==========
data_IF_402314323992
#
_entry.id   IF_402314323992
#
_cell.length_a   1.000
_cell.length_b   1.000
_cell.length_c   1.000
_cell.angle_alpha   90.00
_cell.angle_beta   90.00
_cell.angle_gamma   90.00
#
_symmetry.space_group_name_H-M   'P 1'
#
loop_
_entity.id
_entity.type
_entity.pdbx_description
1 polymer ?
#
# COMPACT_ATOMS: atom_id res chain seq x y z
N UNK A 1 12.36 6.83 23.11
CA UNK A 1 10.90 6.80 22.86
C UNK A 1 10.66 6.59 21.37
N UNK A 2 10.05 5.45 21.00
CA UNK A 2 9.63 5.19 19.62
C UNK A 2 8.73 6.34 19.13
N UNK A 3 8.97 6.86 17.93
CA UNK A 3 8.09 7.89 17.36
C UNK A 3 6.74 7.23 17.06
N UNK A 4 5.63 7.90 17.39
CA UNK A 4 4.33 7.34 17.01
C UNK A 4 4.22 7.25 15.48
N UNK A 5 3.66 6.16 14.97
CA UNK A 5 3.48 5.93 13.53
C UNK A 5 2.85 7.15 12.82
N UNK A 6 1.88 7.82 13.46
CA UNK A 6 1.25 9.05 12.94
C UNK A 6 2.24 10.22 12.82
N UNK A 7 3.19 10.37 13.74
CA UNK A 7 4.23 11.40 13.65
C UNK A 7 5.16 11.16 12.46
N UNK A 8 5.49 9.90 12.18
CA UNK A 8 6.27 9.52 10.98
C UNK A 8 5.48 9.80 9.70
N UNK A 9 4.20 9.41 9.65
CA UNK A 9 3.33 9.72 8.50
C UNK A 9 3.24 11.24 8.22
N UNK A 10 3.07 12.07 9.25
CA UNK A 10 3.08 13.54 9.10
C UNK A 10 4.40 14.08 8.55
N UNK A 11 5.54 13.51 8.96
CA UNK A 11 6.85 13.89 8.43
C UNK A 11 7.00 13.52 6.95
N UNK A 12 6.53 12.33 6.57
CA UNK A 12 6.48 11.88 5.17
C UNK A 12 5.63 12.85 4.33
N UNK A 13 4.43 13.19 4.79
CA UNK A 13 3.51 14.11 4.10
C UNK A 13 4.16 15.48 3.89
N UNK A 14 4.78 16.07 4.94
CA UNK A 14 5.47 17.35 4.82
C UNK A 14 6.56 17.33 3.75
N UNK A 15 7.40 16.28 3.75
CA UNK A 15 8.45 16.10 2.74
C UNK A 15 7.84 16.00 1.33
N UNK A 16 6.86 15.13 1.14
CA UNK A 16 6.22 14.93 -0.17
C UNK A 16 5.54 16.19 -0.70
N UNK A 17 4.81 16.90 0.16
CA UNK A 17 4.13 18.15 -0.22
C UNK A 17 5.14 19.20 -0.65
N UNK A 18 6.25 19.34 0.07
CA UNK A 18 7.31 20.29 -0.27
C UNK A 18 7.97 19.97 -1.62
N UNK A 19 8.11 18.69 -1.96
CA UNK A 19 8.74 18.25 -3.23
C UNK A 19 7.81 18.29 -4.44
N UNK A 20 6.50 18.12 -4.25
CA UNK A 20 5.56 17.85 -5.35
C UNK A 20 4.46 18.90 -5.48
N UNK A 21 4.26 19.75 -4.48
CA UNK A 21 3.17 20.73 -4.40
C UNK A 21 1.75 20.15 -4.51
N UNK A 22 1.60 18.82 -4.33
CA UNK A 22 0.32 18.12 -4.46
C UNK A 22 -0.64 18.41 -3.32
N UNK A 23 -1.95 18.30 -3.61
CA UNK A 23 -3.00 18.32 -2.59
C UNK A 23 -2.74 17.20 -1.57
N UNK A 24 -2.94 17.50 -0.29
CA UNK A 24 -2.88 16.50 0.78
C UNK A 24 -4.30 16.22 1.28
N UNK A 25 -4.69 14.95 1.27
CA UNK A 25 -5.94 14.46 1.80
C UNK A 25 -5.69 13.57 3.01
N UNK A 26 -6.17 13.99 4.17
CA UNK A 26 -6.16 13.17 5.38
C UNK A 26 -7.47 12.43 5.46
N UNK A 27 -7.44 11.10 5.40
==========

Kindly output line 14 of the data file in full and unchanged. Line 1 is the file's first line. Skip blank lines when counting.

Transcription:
loop_